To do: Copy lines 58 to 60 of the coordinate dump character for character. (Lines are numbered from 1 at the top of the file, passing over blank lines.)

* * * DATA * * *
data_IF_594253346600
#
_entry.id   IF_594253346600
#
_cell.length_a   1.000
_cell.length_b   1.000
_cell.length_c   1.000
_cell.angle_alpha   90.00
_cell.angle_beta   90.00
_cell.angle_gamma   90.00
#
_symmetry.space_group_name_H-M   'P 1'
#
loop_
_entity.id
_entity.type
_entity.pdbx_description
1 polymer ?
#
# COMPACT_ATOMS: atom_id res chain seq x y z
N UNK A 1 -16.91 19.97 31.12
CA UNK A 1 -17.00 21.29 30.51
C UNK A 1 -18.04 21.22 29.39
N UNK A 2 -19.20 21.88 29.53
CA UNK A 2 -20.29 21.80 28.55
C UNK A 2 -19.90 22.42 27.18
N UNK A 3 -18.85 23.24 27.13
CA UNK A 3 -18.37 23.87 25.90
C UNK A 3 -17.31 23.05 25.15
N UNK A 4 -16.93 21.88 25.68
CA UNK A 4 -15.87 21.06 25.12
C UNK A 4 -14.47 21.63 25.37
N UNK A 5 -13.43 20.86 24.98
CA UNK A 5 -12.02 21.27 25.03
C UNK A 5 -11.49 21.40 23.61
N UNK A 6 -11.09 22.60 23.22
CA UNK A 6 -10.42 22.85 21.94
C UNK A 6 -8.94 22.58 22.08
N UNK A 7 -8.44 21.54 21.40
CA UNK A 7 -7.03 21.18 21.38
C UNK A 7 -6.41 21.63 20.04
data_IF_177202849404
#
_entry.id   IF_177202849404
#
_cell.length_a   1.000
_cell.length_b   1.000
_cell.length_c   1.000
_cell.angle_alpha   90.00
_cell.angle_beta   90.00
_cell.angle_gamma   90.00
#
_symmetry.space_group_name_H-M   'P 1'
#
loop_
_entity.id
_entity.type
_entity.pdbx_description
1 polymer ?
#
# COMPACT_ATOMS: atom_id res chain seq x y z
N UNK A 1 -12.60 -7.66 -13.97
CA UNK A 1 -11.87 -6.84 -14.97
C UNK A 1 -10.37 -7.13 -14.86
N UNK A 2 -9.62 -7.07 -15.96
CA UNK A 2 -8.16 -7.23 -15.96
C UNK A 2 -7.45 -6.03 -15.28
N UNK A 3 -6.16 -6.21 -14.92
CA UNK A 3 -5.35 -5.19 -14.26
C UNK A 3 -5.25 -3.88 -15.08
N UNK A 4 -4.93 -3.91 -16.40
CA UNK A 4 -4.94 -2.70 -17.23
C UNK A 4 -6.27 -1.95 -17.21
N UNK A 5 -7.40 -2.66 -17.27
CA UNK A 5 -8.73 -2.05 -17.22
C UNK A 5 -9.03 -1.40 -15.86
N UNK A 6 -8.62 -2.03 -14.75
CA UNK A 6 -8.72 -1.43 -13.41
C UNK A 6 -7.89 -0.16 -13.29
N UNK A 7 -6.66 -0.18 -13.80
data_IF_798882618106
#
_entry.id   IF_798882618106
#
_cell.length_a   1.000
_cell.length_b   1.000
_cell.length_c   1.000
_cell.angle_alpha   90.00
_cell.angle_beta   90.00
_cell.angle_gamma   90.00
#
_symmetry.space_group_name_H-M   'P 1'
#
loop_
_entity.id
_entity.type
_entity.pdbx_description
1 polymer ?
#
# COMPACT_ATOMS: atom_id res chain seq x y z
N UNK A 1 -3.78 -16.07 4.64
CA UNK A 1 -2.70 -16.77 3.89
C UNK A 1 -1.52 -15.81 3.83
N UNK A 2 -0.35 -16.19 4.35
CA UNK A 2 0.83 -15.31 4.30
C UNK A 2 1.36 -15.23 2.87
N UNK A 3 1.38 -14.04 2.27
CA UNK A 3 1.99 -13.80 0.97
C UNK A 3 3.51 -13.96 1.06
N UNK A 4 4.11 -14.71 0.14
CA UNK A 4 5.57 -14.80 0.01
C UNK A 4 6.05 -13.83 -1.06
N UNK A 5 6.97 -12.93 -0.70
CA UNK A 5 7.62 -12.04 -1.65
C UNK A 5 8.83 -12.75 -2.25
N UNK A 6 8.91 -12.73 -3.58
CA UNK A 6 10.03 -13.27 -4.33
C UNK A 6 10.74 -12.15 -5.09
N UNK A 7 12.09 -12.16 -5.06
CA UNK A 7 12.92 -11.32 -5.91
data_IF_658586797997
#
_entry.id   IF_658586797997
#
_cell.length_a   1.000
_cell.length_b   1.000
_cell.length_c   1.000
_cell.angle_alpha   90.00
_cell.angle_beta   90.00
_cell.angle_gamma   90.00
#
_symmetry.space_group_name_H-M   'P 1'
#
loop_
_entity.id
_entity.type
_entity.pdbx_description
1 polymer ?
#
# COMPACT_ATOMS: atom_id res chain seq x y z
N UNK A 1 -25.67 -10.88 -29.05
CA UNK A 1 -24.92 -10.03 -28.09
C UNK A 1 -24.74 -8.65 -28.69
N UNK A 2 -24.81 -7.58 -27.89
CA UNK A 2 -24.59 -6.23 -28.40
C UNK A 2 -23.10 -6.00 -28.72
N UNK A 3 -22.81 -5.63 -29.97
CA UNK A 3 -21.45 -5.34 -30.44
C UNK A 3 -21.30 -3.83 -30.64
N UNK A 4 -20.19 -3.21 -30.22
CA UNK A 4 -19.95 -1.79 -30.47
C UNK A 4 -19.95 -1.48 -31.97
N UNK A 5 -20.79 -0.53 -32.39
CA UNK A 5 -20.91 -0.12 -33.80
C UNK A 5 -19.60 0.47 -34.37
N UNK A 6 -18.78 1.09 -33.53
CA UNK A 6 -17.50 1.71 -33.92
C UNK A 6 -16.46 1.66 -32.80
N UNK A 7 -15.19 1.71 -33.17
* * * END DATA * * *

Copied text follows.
_entity.pdbx_description
1 polymer ?
#